Getting the hang of camera controls is the idea behind [Cadrage]’s Kino Wheels open-source handwheels. The business end of Kino Wheels is a pair of DIN 950 140mm spoked handwheels — because of course there’s a DIN standard for handwheels. The handwheels are supported by sturdy pillow block bearings and attached to 600 pulse/rev rotary encoders, which are read by an Arduino Mega 2560. The handwheels are mounted orthogonal to each other in a suitable enclosure; the Pelican-style case shown in the build instructions seems like a perfect choice, but it really could be just about anything.

To use Kino Wheels, [Cadrage] offers a free camera simulator for Windows. Connected over USB, the wheels control the pan and tilt axes of a simulated camera in an animated scene. The operator-in-training uses the wheels to keep the scene composed properly while following the action. A little bit of the simulation is shown in the brief video below, along with some of the build details.

While getting camera practice is the point of the project, that’s not to say Kino Wheels couldn’t be retasked. With a little work, these could be used to actually control at least a couple of axes of a motion control rig, or maybe even to play Quake.

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Not A Pot, Not An Encoder: Exploring Synchros For Rotational Sensing

We’re all familiar with getting feedback from a rotating shaft, for which we usually employ a potentiometer or encoder. But there’s another device that, while less well-known, has some advantages that just might make it worth figuring out how to include it in hobbyist projects: the synchro.

If you’ve never heard of a synchro, don’t feel bad; as [Glen Akins] explains, it’s an expensive bit of kit most commonly found in avionics gear. It’s in effect a set of coaxial transformers with a three-phase stator coil and a single-phase rotor. When excited by an AC reference voltage, the voltage induced on the rotor coil is proportional to the cosine of the angle between the rotor and stator. It seems simple enough, but the reality is that synchros present some interfacing challenges.

[Glen] chose a surplus altitude alert indicator for his experiments, a formidable-looking piece of avionics. Also formidable was the bench full of electronics needed to drive and decode the synchro inside it — a 26-volt 400-Hz AC reference voltage generator, an industrial data acquisition module to digitize the synchro output, and an ESP32 dev board with a little OLED display to show the results. And those are impressive; as seen in the video below, the whole setup is capable of detecting tenth-of-a-degree differences in rotation.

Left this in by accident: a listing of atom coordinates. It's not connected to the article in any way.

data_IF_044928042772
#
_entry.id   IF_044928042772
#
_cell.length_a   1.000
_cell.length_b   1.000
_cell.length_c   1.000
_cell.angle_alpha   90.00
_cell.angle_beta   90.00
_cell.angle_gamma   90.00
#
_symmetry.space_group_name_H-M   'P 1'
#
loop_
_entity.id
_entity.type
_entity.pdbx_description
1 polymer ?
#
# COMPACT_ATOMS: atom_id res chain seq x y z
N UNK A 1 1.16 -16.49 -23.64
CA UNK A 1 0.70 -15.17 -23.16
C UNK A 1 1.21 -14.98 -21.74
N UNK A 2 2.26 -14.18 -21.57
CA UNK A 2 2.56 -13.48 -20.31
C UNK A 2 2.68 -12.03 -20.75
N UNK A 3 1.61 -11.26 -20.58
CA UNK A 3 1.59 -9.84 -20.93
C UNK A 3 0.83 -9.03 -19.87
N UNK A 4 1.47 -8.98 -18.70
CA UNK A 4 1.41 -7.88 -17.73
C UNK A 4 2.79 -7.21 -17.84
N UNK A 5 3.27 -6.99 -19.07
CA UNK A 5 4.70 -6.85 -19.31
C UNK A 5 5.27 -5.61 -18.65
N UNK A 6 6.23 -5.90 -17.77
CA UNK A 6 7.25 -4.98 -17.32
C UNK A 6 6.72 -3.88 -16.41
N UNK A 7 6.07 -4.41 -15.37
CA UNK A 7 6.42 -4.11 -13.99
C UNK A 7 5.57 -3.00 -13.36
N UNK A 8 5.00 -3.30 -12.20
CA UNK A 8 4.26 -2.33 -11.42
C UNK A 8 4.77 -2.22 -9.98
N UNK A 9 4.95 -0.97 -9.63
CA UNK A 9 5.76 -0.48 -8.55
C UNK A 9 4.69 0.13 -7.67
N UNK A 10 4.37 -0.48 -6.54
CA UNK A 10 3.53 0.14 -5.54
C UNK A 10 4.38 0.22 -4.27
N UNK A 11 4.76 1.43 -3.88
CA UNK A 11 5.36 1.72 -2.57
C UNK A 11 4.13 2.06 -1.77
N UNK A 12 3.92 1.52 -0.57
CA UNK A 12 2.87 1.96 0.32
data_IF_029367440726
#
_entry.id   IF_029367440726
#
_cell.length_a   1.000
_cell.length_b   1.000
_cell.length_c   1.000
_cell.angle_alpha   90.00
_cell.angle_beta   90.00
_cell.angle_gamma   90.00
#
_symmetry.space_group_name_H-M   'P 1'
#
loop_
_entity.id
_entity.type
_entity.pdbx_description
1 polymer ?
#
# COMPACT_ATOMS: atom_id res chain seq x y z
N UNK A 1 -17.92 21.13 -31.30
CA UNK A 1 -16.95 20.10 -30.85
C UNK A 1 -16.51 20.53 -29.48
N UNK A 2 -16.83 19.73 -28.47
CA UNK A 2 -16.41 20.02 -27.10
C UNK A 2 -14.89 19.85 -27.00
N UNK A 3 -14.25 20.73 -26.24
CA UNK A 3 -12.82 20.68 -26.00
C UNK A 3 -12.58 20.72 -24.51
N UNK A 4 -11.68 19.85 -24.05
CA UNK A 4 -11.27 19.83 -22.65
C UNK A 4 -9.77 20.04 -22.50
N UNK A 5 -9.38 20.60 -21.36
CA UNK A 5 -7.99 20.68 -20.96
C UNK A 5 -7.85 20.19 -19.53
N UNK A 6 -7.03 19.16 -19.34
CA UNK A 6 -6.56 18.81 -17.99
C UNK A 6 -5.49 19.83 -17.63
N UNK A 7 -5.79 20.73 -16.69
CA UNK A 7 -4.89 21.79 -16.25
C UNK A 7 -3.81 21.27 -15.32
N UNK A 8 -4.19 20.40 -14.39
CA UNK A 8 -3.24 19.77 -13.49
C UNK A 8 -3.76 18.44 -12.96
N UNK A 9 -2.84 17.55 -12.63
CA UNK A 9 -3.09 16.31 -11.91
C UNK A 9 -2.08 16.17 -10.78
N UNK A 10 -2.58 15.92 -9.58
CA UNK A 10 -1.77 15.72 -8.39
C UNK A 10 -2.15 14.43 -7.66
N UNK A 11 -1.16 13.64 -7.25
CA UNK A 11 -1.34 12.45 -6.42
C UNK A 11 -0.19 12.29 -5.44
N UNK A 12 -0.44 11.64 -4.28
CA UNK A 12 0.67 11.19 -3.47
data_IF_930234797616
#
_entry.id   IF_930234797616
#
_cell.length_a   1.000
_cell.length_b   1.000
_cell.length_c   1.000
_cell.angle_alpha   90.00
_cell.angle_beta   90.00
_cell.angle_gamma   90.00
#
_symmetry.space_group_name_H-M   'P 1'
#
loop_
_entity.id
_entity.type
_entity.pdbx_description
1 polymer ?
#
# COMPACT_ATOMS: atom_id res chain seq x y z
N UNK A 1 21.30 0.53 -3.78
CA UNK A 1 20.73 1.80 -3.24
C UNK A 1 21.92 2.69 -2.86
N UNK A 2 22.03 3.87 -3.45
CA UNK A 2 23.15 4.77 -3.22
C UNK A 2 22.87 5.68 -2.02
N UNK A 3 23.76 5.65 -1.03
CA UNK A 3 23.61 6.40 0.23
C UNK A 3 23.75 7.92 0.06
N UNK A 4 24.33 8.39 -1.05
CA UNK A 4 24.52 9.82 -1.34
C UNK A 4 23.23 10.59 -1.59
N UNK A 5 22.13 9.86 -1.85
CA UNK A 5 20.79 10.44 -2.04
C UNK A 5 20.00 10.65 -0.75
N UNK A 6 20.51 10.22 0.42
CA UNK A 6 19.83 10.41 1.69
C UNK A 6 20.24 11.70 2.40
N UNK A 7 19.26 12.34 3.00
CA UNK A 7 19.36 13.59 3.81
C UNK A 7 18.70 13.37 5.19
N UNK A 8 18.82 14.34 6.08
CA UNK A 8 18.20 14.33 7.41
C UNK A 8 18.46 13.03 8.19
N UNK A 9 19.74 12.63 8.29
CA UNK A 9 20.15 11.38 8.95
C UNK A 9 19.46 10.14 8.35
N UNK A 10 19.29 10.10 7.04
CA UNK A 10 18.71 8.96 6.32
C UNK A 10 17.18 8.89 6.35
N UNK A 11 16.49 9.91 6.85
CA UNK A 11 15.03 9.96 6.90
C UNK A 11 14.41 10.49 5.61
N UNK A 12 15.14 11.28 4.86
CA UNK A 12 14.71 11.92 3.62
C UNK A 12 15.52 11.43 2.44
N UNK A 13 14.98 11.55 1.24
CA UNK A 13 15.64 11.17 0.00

The blog post has a wealth of detail on using synchros, as does this Retrotechtacular piece from our own [Al Williams]. Are they practical for general hobbyist use? Probably not, but it’s still cool to see them put to use.

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Make Your Own Pot And Encoder Knobs, Without Reinventing Them

Rotary potentiometers, switches, and encoders all share a basic design: adjustment is done via a shaft onto which a knob is attached, and knobs are sold separately. That doesn’t mean one knob fits all; there are actually a few different standards. But just because knobs are inexpensive and easily obtained doesn’t mean it’s not worth making your own.

A simple and effective indicator can be easily printed in a contrasting color.

Why bother 3D printing your own knobs instead of buying them? For one thing, making them means one can rest assured that every knob matches aesthetically. The ability to add custom or nonstandard markings are another bonus. Finally, there’s no need to re-invent the wheel, because [Tommy]’s guide to making your own knobs has it all figured out, with the OpenSCAD script to match.